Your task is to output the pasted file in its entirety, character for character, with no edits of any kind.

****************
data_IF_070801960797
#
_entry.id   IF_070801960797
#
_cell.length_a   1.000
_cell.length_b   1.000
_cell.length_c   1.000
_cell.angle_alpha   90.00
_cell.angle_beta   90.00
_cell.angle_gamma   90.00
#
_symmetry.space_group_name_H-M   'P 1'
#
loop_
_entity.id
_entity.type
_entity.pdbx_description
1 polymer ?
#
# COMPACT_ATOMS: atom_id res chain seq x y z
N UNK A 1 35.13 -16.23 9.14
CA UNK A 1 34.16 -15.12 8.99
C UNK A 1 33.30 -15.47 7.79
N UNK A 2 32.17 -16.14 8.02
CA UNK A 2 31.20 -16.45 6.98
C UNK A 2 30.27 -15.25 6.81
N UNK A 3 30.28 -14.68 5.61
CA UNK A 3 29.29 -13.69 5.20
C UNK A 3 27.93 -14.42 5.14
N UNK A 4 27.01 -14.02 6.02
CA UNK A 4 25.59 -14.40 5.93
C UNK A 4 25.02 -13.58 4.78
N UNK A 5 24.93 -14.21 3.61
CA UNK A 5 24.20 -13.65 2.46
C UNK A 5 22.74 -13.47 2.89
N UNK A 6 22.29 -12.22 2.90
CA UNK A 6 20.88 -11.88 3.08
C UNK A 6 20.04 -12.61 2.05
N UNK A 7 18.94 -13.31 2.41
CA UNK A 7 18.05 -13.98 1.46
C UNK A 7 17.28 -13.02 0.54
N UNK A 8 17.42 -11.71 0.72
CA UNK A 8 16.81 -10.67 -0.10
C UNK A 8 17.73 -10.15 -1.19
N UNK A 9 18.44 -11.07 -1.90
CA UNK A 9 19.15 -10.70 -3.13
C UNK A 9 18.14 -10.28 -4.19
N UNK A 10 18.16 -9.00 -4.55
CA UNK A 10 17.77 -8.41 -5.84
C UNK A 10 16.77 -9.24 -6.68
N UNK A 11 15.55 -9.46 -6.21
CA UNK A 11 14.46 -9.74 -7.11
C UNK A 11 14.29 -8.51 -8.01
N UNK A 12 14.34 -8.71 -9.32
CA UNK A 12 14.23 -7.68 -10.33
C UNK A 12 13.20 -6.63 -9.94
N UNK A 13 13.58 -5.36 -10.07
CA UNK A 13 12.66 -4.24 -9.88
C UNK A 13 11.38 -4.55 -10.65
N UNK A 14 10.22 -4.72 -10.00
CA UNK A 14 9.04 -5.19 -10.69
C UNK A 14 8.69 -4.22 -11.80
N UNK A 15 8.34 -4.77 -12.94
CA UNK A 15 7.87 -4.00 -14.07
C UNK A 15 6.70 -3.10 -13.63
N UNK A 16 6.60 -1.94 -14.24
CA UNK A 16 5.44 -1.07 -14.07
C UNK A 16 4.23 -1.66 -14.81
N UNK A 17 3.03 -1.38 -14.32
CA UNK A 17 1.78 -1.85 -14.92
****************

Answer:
data_IF_070801960797
#
_entry.id   IF_070801960797
#
_cell.length_a   1.000
_cell.length_b   1.000
_cell.length_c   1.000
_cell.angle_alpha   90.00
_cell.angle_beta   90.00
_cell.angle_gamma   90.00
#
_symmetry.space_group_name_H-M   'P 1'
#
loop_
_entity.id
_entity.type
_entity.pdbx_description
1 polymer ?
#
# COMPACT_ATOMS: atom_id res chain seq x y z
N UNK A 1 35.13 -16.23 9.14
CA UNK A 1 34.16 -15.12 8.99
C UNK A 1 33.30 -15.47 7.79
N UNK A 2 32.17 -16.14 8.02
CA UNK A 2 31.20 -16.45 6.98
C UNK A 2 30.27 -15.25 6.81
N UNK A 3 30.28 -14.68 5.61
CA UNK A 3 29.29 -13.69 5.20
C UNK A 3 27.93 -14.42 5.14
N UNK A 4 27.01 -14.02 6.02
CA UNK A 4 25.59 -14.40 5.93
C UNK A 4 25.02 -13.58 4.78
N UNK A 5 24.93 -14.21 3.61
CA UNK A 5 24.20 -13.65 2.46
C UNK A 5 22.74 -13.47 2.89
N UNK A 6 22.29 -12.22 2.90
CA UNK A 6 20.88 -11.88 3.08
C UNK A 6 20.04 -12.61 2.05
N UNK A 7 18.94 -13.31 2.41
CA UNK A 7 18.05 -13.98 1.46
C UNK A 7 17.28 -13.02 0.54
N UNK A 8 17.42 -11.71 0.72
CA UNK A 8 16.81 -10.67 -0.10
C UNK A 8 17.73 -10.15 -1.19
N UNK A 9 18.44 -11.07 -1.90
CA UNK A 9 19.15 -10.70 -3.13
C UNK A 9 18.14 -10.28 -4.19
N UNK A 10 18.16 -9.00 -4.55
CA UNK A 10 17.77 -8.41 -5.84
C UNK A 10 16.77 -9.24 -6.68
N UNK A 11 15.55 -9.46 -6.21
CA UNK A 11 14.46 -9.74 -7.11
C UNK A 11 14.29 -8.51 -8.01
N UNK A 12 14.34 -8.71 -9.32
CA UNK A 12 14.23 -7.68 -10.33
C UNK A 12 13.20 -6.63 -9.94
N UNK A 13 13.58 -5.36 -10.07
CA UNK A 13 12.66 -4.24 -9.88
C UNK A 13 11.38 -4.55 -10.65
N UNK A 14 10.22 -4.72 -10.00
CA UNK A 14 9.04 -5.19 -10.69
C UNK A 14 8.69 -4.22 -11.80
N UNK A 15 8.34 -4.77 -12.94
CA UNK A 15 7.87 -4.00 -14.07
C UNK A 15 6.70 -3.10 -13.63
N UNK A 16 6.60 -1.94 -14.24
CA UNK A 16 5.44 -1.07 -14.07
C UNK A 16 4.23 -1.66 -14.81
N UNK A 17 3.03 -1.38 -14.32
CA UNK A 17 1.78 -1.85 -14.92